|Nutritional Guidelines (per serving)|
|Amount per serving|
|% Daily Value*|
|Total Fat 20g||25%|
|Saturated Fat 6g||32%|
|Total Carbohydrate 35g||13%|
|Dietary Fiber 2g||6%|
|Total Sugars 2g|
|Vitamin C 7mg||33%|
|*The % Daily Value (DV) tells you how much a nutrient in a food serving contributes to a daily diet. 2,000 calories a day is used for general nutrition advice.|
Delicious crispy pan-fried dumplings are a satisfying favorite. Often they are filled with pork, cabbage, shiitake mushrooms, and garlic chives, dumplings can take on any filling by replacing some ingredients for others, or skipping some altogether. There are no specific rules regarding the ingredients, only how you cook them. Whether you call them wor tip (roughly translated from Cantonese as “pot stick”), guotie (the Mandarin word), or dumplings, they're great as part of a dim sum spread, or on their own.
Although referred to as "pan-fried," the dumplings actually go through a two-stage cooking process: first, they're fried in oil on one side in a very hot wok and then steamed by adding water to the same wok and covering it. The dumplings are left to steam for a few minutes, resulting in a crispy bottom, soft top, and tender filling.
This filling is made with pork and veggies, like nutritious bok choy and napa cabbage (also called Chinese cabbage), that add color, texture, and flavor. These pan-fried dumplings, also called pot stickers, can be served as is, but are surely tastier when served with a dipping sauce, hot chile oil, or soy sauce mixed with freshly chopped ginger or a few drops of sesame oil.
Click Play to See This Chinese Pan-Fried Dumplings Recipe Come Together
For the Filling:
1/2 cup finely chopped bok choy leaves
1/2 cup finely chopped napa cabbage
1/4 cup finely chopped green onion
1/4 cup chopped water chestnuts
1 pound ground pork
1 teaspoon light soy sauce
1 teaspoon dark soy sauce
2 teaspoons Chinese rice wine (or dry sherry)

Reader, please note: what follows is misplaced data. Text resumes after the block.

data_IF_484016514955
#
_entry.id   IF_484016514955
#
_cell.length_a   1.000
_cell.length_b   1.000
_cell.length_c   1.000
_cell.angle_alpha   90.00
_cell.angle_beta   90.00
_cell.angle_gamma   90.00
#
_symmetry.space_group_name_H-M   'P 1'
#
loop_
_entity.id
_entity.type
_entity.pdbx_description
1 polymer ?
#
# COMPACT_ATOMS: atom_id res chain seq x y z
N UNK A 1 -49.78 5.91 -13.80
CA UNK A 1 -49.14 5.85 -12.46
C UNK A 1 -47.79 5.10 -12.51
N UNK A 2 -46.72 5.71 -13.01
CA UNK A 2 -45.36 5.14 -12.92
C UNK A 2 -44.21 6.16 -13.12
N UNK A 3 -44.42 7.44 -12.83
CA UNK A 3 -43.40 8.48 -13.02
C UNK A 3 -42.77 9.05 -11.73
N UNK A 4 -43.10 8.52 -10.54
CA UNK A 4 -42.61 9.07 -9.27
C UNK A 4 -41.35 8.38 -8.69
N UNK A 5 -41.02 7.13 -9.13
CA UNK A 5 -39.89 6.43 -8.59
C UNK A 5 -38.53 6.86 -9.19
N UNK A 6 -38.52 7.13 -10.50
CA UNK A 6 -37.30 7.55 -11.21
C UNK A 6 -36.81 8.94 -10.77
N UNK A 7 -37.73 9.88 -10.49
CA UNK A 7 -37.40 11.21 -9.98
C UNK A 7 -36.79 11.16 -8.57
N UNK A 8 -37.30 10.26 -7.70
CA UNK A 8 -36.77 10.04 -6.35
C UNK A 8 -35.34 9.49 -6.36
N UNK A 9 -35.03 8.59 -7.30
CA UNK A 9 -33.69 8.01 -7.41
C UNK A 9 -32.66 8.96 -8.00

1 teaspoon sesame oil
Dash of white pepper
For the Dumplings:
1 (48-count) package wonton wrappers (or gyoza wrappers)
1 tablespoon cornstarch mixed with 2 tablespoons water
1 tablespoon vegetable oil (or canola oil)
1/3 cup water, plus more if needed
1 lightly beaten egg white, optional
Dipping sauce, optional
Note: While there are multiple steps to this recipe, the dumplings are broken down into workable categories to help you better plan for preparation and cooking.
Make the Filling
Gather the ingredients.
In a large bowl, combine the filling ingredients. Use your fingers to mix everything together. If preparing the filling ahead of time, store in a sealed container in the refrigerator until ready to use.
Make the Dumplings
Gather the ingredients.
Place a wonton wrapper on a cutting board. Cover the remaining wrappers with a damp cloth to keep them from drying out while filling and folding the dumplings. Add a heaping teaspoon of the filling to the middle of the pot sticker wrapper and use your finger to spread it out toward the sides. Be sure not to overfill or spread the filling too close to the edge of the wrapper.
To fold the dumpling, moisten the edges of the wrapper with the mixture of water and cornstarch to make it easier to seal. Use the optional egg white instead if you'd prefer.
Gently lift the edges of the moistened wrapper over the filling and bring it together at the top center. Crimp the edges of the wrapper several times along the edge and pinch together to seal. Repeat with the remaining wonton wrappers and filling.
Heat a wok or nonstick skillet over medium-high heat and add the oil. Add 10 to 12 pot stickers at a time and cook for 2 to 3 minutes until the bottoms are browned.
Add 1/3 cup water, cover, and steam the dumplings until the liquid is absorbed, about 5 minutes.
Remove and cook the remaining dumplings. Usually, 1/3 cup of water is enough to steam 10 to 12 dumplings, but use more if needed.
Serve alone or with a dipping sauce.
Are Dumplings and Pot Stickers the Same?
- In essence, you can say they are the same, as the dough and fillings are alike. What makes a pot sticker distinct from other dumplings is that they are both pan-fried and steamed, thus the characteristic crunchy bottom.
Get Creative With Your Fillings
Here are a few suggestions for other proteins you can try putting in your pot stickers. Although not entirely traditional, they make tasty dumplings and allow you to experiment and find what you like best. Simply replace the pork with:
- Shrimp: clean and thinly minced shrimp
- Tofu: crumbled extra-firm tofu
- Rotisserie Chicken: finely chopped leftover chicken
- Mushroom: a combination of shiitake, portobello, porcini, and king trumpet. Cook the mushrooms separately in olive oil and get rid of most of the cooking liquid. Add the rest of the vegetables to the pan and quickly sauté.
Mix and match your favorite ingredients: mushrooms and tofu, chicken and vegetables, shrimp and pork, or make a few of each.